Bana etlong retlobapala: examining children’s musical games on a Soweto playground

  • S Harrop-Allin


This article reports on research that investigated the rich tradition of South African urban township children’s games. Based on ethnographic observations and documentation of Soweto children’s playground games over a period of six months, this study examines musical games children at one primary school played on one day, highlighting the particularities of their musicking in an urban cultural context. The article demonstrates the way in which games interact with township musics, dance and communicative practices, and highlights features that Soweto musical games share with musical games globally, particularly children’s mobilisation of a range of multimodal resources for the purposes of musical play. The innovative, generative nature of township children’s musical games is emphasised, particularly in relation to multimodality, in order to recommend that music education take cognisance of children’s musicking outside the classroom. I argue that children’s active engagement with music deserves attention by music educators and researchers, and that musical games be recruited as resources for pedagogy to develop the design capacities and skills that children’s musical play embodies.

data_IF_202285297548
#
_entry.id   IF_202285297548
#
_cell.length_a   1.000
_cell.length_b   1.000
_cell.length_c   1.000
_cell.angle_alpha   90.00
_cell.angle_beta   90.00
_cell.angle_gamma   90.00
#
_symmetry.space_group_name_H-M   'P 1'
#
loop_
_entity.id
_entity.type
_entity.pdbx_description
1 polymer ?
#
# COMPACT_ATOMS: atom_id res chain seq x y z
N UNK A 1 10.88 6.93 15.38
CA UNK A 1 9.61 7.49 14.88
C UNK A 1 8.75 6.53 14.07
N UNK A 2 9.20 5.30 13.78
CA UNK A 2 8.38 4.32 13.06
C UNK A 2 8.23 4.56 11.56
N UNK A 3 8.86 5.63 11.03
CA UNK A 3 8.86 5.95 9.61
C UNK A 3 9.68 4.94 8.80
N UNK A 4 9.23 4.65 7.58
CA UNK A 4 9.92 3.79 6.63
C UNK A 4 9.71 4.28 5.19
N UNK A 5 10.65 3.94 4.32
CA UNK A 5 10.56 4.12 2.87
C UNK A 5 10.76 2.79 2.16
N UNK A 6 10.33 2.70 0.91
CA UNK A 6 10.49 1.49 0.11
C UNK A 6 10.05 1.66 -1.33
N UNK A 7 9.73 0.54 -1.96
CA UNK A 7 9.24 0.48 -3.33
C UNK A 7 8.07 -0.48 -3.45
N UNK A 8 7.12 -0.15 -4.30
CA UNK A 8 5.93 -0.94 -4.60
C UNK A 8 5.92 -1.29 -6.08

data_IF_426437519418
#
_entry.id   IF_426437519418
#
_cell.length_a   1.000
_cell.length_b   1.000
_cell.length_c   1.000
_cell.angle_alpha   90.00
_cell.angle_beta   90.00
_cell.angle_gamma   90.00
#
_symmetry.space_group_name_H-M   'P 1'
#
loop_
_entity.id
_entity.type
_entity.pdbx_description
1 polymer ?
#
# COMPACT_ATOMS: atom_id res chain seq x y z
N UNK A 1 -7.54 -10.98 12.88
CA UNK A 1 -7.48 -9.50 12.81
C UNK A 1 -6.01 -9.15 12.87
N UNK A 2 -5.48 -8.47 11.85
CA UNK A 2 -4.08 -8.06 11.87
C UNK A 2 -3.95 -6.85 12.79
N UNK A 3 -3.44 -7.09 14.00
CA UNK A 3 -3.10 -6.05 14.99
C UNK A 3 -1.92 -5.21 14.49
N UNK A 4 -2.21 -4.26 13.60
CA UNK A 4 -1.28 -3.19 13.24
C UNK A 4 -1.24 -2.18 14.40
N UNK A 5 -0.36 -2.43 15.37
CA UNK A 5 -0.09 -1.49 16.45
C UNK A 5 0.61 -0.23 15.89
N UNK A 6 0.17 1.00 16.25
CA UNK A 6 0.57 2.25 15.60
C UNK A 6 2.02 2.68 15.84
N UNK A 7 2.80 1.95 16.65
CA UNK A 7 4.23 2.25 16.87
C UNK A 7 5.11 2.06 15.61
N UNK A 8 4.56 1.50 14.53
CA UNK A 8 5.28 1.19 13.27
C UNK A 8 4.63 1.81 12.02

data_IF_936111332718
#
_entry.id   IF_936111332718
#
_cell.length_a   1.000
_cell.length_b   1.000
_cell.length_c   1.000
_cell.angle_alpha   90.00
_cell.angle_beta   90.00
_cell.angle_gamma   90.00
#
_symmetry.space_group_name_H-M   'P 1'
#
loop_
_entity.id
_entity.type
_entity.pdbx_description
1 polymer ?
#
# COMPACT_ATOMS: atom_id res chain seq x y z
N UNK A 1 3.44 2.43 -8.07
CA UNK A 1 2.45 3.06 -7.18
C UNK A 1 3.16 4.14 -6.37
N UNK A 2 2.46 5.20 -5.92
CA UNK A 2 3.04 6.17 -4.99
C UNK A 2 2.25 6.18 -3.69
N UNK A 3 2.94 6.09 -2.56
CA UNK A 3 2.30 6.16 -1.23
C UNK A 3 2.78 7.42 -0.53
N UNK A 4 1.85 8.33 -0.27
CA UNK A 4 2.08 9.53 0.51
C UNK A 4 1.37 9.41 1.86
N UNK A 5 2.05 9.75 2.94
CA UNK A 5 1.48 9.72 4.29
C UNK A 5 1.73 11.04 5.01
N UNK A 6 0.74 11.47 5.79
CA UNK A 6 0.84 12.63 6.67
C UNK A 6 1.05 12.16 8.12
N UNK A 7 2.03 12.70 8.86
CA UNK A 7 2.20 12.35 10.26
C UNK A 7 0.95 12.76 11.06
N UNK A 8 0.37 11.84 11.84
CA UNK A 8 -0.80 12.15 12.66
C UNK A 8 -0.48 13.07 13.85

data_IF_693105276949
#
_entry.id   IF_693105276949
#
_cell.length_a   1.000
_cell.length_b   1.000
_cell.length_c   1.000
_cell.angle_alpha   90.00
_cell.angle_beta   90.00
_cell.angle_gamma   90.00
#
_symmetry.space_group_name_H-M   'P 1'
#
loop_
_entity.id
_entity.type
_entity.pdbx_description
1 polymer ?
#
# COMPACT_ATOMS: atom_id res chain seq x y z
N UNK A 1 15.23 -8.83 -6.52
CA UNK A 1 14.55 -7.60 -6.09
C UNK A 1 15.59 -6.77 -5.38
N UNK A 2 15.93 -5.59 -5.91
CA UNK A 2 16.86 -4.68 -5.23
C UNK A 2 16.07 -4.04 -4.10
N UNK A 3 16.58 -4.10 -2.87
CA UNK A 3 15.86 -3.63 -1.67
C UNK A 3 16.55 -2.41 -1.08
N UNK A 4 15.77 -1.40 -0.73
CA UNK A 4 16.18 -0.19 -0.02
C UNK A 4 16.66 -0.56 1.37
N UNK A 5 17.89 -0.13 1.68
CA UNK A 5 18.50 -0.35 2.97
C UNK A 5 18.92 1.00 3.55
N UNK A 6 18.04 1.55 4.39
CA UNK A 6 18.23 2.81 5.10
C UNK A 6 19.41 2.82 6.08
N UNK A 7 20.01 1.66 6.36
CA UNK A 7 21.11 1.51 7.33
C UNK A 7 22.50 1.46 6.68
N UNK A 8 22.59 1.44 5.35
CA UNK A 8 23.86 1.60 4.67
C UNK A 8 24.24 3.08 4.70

Journal Identifiers

eISSN: 2070-626X
print ISSN: 1812-1004